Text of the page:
No New Rules for Hunting Collared Bears

A rule requiring the Department of Natural Resources to ask bear hunters not to shoot radio-collared bears was removed from the Minnesota Legislature’s recently passed omnibus game and fish bill. The rule was requested by Ely area bear researcher Lynn Rogers.

The Duluth News Tribune reports on the issue in THIS story wrapping up details of the game and fish bill which awaits Governor Mark Dayton’s approval.

Last year, two of Rogers collared bears were legally killed by hunters. Rogers is the Chairman of the North American Bear Center, which gained fame recently as it followed the activities of the collared bears it named Lily and Hope.

Earlier this year, Rogers requested that the Minnesota DNR make it illegal for hunters to kill radio-collared animals. DNR commissioner Tom Landwehr chose not to do so, listing among his reasons that Rogers’ research was not essential to bear management in the stat and that bear hunting typically takes place in low light conditions, making identification of collared animals difficult; and that bears are a public resource not specially reserved for any individual.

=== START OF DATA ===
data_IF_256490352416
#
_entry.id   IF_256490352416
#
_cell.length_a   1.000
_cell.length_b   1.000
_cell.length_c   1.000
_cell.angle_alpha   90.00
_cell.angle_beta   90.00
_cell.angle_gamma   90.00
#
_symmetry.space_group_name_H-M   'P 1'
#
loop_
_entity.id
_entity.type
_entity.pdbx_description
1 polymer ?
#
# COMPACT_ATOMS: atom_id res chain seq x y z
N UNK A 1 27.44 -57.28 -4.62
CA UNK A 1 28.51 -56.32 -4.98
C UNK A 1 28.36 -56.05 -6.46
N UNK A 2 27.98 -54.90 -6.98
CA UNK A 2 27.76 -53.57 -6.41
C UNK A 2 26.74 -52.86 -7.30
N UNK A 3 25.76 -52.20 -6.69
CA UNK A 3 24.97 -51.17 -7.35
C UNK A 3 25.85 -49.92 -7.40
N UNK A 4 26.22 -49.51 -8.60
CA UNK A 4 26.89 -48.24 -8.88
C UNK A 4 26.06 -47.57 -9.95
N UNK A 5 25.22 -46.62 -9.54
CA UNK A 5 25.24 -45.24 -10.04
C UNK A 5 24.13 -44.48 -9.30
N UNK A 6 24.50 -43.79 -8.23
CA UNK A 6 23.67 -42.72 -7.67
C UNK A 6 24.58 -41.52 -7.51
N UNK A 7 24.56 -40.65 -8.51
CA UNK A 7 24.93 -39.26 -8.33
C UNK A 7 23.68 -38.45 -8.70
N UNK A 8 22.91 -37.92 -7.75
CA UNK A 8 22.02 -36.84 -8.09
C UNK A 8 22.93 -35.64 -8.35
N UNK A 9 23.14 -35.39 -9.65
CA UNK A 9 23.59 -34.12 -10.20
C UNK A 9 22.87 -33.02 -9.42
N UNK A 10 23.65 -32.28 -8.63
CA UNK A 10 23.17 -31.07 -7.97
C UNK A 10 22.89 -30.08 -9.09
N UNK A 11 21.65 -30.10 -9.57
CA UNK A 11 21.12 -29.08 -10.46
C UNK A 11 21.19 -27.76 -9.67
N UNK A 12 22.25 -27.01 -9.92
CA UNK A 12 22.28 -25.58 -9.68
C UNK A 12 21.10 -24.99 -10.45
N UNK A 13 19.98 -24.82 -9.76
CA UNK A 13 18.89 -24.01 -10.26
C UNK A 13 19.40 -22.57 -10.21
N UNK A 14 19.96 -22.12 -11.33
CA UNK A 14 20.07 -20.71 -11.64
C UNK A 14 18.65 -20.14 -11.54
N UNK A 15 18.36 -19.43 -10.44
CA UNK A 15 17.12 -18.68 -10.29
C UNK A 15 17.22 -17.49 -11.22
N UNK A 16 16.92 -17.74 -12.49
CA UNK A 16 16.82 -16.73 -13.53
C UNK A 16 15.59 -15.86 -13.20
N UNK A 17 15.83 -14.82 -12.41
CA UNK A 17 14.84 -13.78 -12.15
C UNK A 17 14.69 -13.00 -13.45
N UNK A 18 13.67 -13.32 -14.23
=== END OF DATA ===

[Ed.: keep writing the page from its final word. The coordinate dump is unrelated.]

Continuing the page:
Landwehr added that legislation was the proper avenue for any changes in bear hunting rules.

“If society believes individual animals should be protected,” he said in THIS news release last February. “I believe the legislature is best suited to make that change to reflect the will of the people.”

By choosing not to change bear hunting rules, the Legislature keeps collared bears legal to harvest.

According to the News Tribune story, DNR officials will send letters to Ely area hunters asking them not to kill collared bears. The DNR did so in 2009, but not in 2010, when two of the bears collared by Rogers were killed.

The DNR did publish THIS media release last year asking hunters not to shoot collared bears.

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